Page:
Stodghill Says So

An opinionated posting on a variety of subjects by a former newspaper reporter and columnist whose daily column was named best in Indiana by UPI. The Blog title is that used in his high school sports predictions for the Muncie Evening Press.

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Location: Cuyahoga Falls, Ohio, United States

At the age of 18 I was a 4th Infantry Division rifleman in the invasion of Normandy, then later was called back for the Korean War. Put in a couple of years as a Pinkerton detective. Much of my life was spent as a newspaper reporter, sports writer and daily columnist. Published three books on high school sports in Ohio and Indiana. I write mystery fiction for Alfred Hitchcock Mystery Magazine and others. Three books, Normandy 1944 - A Young Rifleman's War, The Hoosier Hot Shots, and From Devout Catholic to Communist Agitator are now available from Amazon, Barnes & Noble and other booksellers. So are four collections of short mysteries: Jack Eddy Stories Volumes 1 and 2, Midland Murders, and The Rough Old Stuff From Mike Shayne Mystery Magazine.

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Monday, December 22, 2008

Is it as bad as the Great Depression?

Times are tough, that's obvious. There is constant talk about it being the worst downturn since the Great Depression. But is it as bad as the 1930s? The answer is a resounding NO!
We don't see breadlines extending for blocks as you did in the early years - 1930-32. We don't see huge numbers of families living in clusters of cardboard shanties called Hoovervilles. We don't see former executives selling apples on street corners. We don't see unemployment figures of 25 per cent. We don't see teachers and many others being paid in scrip rather than cash. We don't see any of the conditions that were the hallmarks of those dreadful years.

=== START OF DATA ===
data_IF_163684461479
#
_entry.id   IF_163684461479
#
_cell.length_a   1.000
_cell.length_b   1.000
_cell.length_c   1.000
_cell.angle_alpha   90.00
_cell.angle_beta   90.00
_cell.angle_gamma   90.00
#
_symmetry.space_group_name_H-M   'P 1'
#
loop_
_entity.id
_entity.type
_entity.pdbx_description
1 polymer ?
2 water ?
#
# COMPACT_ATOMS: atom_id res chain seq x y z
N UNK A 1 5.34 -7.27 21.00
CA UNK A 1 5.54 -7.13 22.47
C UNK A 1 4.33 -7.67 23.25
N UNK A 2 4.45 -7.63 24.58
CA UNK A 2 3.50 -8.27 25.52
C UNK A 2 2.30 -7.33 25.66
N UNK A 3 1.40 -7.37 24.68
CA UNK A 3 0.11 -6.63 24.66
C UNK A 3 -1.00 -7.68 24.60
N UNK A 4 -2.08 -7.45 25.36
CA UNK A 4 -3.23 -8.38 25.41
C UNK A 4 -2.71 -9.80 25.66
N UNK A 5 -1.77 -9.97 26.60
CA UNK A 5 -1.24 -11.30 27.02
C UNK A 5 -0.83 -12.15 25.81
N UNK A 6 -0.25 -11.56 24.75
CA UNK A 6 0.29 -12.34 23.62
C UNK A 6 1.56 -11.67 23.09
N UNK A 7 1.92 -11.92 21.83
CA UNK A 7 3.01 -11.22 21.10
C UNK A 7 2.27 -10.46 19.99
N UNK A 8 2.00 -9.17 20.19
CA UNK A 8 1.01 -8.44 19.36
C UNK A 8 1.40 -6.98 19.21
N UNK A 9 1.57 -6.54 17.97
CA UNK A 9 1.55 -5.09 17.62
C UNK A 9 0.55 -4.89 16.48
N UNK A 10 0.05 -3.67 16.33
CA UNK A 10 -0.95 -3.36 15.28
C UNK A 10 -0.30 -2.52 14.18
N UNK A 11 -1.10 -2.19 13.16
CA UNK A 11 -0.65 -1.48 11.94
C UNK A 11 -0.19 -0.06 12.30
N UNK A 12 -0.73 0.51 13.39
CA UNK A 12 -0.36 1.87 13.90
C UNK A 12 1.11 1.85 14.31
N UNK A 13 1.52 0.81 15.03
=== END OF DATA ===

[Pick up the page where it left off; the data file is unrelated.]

But what about the later years? Have you seen any doctors or lawyers manning shovels on WPA projects? Of course not. You would have in 1937; at least I did.
On the other hand, we see some things you didn't see during the Great Depression. We see people trying to hold onto houses far beyond their means, houses they never should have attempted to buy in the first place. We see the federal government handing bankers $350 billion and then have them refuse to say what they have done with it. The same bankers who now are saying, "Give us another $350 billion." The same bankers who are accustomed to huge bonuses and expect them to continue. That, they say, along with all the other perks enable them to concentrate on their work. We can see what a great job they've done of it.
We see the government handing General Motors and Chrysler more billions, then telling them they will have to show marked improvement in their business practices in 90 days or so. Decades of poor decisions are going to be fixed in that amount of time?
So who did a better job of tanking the economy, George W. Bush or Herbert Hoover? Bush wins that contest in a landslide. Hoover, bad as he was up there in his ivory tower, had barely taken office when the mess he inherited collapsed. Bush has had eight years to watch it happen.
No, it isn't even close to being as bad as the Great Depression, but the bankers, the executives and the people in Washington are working at it. So who knows what may lie ahead?


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